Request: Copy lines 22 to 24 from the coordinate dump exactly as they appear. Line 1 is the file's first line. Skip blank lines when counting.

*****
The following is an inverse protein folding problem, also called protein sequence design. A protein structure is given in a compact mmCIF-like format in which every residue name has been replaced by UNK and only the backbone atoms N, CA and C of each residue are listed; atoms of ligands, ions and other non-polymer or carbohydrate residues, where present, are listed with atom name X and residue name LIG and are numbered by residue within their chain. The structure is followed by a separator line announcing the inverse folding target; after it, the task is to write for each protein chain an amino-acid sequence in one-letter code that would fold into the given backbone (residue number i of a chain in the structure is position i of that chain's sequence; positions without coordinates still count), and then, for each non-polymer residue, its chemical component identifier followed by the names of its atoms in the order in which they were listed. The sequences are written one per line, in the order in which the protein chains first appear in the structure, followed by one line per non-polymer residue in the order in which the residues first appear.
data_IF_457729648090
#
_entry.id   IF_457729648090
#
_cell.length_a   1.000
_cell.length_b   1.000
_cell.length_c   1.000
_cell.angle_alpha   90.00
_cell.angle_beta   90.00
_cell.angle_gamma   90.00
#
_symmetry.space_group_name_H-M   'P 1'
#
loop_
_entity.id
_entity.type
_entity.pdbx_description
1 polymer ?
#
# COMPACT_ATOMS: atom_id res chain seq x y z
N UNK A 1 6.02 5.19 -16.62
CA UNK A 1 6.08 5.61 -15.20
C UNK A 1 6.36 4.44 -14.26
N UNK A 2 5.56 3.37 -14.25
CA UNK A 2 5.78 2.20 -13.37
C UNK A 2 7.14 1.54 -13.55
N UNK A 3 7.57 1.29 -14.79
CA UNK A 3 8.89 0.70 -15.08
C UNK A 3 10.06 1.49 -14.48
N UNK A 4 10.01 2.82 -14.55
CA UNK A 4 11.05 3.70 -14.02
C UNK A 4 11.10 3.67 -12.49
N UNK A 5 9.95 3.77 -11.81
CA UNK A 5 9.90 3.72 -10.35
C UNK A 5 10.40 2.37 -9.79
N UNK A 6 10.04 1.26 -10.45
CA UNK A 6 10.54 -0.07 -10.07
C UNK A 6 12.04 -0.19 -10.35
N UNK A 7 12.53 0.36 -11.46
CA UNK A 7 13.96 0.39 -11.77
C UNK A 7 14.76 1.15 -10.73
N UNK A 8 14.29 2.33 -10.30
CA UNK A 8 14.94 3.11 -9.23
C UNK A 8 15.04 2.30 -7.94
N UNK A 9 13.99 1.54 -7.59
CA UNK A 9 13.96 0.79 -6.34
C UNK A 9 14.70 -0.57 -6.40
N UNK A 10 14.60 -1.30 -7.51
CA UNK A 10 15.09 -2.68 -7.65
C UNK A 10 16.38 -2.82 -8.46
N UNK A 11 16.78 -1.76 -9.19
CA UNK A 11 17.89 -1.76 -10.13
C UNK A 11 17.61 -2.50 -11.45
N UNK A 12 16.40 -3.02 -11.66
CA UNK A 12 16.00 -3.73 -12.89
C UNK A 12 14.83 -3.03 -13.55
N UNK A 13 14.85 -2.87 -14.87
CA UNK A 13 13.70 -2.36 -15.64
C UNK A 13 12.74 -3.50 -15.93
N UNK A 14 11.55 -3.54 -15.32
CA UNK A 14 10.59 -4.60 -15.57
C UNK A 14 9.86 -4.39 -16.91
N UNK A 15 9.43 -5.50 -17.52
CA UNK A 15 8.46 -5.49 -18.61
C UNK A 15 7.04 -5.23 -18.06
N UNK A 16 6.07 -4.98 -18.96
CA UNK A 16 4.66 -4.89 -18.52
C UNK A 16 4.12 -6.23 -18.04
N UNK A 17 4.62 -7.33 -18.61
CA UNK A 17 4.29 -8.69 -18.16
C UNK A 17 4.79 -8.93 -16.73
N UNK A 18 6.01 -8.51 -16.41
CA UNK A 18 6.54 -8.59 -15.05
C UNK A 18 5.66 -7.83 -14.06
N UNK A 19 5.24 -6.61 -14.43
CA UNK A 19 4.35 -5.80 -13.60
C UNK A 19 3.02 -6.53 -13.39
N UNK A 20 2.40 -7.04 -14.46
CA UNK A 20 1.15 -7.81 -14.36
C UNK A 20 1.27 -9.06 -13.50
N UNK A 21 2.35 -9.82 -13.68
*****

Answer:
N UNK A 1 6.02 5.19 -16.62
CA UNK A 1 6.08 5.61 -15.20
C UNK A 1 6.36 4.44 -14.26